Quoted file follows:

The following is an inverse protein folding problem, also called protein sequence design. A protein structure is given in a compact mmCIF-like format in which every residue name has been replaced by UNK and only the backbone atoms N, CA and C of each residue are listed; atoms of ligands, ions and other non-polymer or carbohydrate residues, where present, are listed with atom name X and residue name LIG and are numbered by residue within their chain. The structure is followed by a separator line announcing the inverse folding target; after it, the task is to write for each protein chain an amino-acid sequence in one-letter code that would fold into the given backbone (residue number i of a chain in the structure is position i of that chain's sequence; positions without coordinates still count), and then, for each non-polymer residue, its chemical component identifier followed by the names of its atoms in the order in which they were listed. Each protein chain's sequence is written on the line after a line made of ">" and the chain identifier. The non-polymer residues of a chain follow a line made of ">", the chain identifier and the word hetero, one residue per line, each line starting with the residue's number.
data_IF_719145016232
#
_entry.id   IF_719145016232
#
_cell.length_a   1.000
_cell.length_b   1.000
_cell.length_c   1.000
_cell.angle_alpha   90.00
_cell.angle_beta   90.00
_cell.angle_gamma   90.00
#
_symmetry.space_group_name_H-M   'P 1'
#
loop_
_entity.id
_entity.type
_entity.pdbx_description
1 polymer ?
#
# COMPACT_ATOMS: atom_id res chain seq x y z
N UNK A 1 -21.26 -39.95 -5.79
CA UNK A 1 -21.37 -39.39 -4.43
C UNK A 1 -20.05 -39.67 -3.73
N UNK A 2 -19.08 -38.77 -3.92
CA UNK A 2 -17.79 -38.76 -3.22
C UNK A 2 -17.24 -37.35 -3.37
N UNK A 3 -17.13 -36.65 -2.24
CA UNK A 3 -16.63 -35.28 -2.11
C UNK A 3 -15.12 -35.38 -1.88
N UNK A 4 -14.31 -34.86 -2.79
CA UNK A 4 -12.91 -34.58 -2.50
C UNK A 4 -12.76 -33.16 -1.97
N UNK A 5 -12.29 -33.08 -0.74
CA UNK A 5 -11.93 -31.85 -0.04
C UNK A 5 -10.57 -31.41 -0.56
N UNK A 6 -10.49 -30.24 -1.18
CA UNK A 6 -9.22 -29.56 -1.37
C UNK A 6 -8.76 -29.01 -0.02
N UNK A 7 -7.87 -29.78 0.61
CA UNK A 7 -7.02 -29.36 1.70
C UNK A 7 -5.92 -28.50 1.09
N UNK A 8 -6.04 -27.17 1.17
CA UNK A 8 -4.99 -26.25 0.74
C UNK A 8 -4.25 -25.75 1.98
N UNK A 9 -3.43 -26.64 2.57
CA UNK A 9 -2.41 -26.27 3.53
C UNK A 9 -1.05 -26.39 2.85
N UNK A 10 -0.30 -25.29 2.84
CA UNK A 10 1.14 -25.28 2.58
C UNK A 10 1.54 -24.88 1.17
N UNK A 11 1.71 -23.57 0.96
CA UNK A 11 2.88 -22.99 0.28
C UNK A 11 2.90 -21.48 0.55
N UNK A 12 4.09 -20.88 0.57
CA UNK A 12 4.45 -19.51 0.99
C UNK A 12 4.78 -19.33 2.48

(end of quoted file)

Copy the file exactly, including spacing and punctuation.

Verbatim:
The following is an inverse protein folding problem, also called protein sequence design. A protein structure is given in a compact mmCIF-like format in which every residue name has been replaced by UNK and only the backbone atoms N, CA and C of each residue are listed; atoms of ligands, ions and other non-polymer or carbohydrate residues, where present, are listed with atom name X and residue name LIG and are numbered by residue within their chain. The structure is followed by a separator line announcing the inverse folding target; after it, the task is to write for each protein chain an amino-acid sequence in one-letter code that would fold into the given backbone (residue number i of a chain in the structure is position i of that chain's sequence; positions without coordinates still count), and then, for each non-polymer residue, its chemical component identifier followed by the names of its atoms in the order in which they were listed. Each protein chain's sequence is written on the line after a line made of ">" and the chain identifier. The non-polymer residues of a chain follow a line made of ">", the chain identifier and the word hetero, one residue per line, each line starting with the residue's number.
data_IF_719145016232
#
_entry.id   IF_719145016232
#
_cell.length_a   1.000
_cell.length_b   1.000
_cell.length_c   1.000
_cell.angle_alpha   90.00
_cell.angle_beta   90.00
_cell.angle_gamma   90.00
#
_symmetry.space_group_name_H-M   'P 1'
#
loop_
_entity.id
_entity.type
_entity.pdbx_description
1 polymer ?
#
# COMPACT_ATOMS: atom_id res chain seq x y z
N UNK A 1 -21.26 -39.95 -5.79
CA UNK A 1 -21.37 -39.39 -4.43
C UNK A 1 -20.05 -39.67 -3.73
N UNK A 2 -19.08 -38.77 -3.92
CA UNK A 2 -17.79 -38.76 -3.22
C UNK A 2 -17.24 -37.35 -3.37
N UNK A 3 -17.13 -36.65 -2.24
CA UNK A 3 -16.63 -35.28 -2.11
C UNK A 3 -15.12 -35.38 -1.88
N UNK A 4 -14.31 -34.86 -2.79
CA UNK A 4 -12.91 -34.58 -2.50
C UNK A 4 -12.76 -33.16 -1.97
N UNK A 5 -12.29 -33.08 -0.74
CA UNK A 5 -11.93 -31.85 -0.04
C UNK A 5 -10.57 -31.41 -0.56
N UNK A 6 -10.49 -30.24 -1.18
CA UNK A 6 -9.22 -29.56 -1.37
C UNK A 6 -8.76 -29.01 -0.02
N UNK A 7 -7.87 -29.78 0.61
CA UNK A 7 -7.02 -29.36 1.70
C UNK A 7 -5.92 -28.50 1.09
N UNK A 8 -6.04 -27.17 1.17
CA UNK A 8 -4.99 -26.25 0.74
C UNK A 8 -4.25 -25.75 1.98
N UNK A 9 -3.43 -26.64 2.57
CA UNK A 9 -2.41 -26.27 3.53
C UNK A 9 -1.05 -26.39 2.85
N UNK A 10 -0.30 -25.29 2.84
CA UNK A 10 1.14 -25.28 2.58
C UNK A 10 1.54 -24.88 1.17
N UNK A 11 1.71 -23.57 0.96
CA UNK A 11 2.88 -22.99 0.28
C UNK A 11 2.90 -21.48 0.55
N UNK A 12 4.09 -20.88 0.57
CA UNK A 12 4.45 -19.51 0.99
C UNK A 12 4.78 -19.33 2.48